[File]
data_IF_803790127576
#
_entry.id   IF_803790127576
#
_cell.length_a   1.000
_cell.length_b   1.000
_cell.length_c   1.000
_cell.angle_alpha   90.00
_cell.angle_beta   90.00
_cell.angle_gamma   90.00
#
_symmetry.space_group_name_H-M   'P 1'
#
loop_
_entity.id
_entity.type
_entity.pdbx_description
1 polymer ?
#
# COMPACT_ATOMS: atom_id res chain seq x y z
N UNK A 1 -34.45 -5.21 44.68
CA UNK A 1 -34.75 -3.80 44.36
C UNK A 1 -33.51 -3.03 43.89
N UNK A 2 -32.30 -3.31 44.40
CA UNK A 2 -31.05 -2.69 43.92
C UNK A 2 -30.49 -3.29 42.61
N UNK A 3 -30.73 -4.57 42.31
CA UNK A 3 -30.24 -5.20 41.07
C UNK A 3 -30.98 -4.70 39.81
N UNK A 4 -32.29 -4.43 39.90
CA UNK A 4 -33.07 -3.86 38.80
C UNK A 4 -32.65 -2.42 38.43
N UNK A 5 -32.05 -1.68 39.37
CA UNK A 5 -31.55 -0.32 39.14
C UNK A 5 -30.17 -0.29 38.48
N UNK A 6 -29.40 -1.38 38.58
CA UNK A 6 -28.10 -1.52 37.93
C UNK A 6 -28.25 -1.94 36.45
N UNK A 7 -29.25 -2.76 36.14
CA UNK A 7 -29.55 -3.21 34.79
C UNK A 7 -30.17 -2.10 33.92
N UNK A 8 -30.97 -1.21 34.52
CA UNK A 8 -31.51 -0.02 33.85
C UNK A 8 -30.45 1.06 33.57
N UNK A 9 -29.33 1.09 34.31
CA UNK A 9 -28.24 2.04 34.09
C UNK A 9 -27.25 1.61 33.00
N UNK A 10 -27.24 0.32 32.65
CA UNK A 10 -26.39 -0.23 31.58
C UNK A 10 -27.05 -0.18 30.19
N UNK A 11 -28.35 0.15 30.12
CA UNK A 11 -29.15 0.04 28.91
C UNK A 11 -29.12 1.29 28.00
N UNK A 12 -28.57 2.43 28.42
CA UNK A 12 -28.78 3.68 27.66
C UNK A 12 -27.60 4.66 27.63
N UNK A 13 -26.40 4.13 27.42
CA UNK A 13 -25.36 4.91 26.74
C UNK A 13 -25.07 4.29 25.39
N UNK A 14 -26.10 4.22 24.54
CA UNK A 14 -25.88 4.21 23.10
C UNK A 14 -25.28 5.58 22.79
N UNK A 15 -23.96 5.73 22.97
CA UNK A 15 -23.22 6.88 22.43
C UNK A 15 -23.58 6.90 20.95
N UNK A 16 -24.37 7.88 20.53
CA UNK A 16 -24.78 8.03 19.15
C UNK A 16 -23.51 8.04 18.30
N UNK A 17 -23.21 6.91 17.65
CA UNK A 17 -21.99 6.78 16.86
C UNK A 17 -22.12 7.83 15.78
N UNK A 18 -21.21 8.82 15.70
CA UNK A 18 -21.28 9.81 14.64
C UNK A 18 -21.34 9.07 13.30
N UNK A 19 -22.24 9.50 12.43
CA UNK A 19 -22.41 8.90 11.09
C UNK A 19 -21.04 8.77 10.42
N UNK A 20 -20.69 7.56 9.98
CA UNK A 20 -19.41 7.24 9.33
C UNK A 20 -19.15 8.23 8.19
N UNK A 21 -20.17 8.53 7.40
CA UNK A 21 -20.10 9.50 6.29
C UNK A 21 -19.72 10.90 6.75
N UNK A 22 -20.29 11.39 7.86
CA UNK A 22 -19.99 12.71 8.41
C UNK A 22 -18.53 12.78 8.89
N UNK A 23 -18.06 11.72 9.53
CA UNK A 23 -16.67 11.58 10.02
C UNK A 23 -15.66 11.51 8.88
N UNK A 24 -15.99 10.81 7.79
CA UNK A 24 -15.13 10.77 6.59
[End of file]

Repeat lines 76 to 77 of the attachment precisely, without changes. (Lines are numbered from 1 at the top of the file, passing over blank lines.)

CA UNK A 19 -22.41 8.90 11.09
C UNK A 19 -21.04 8.77 10.42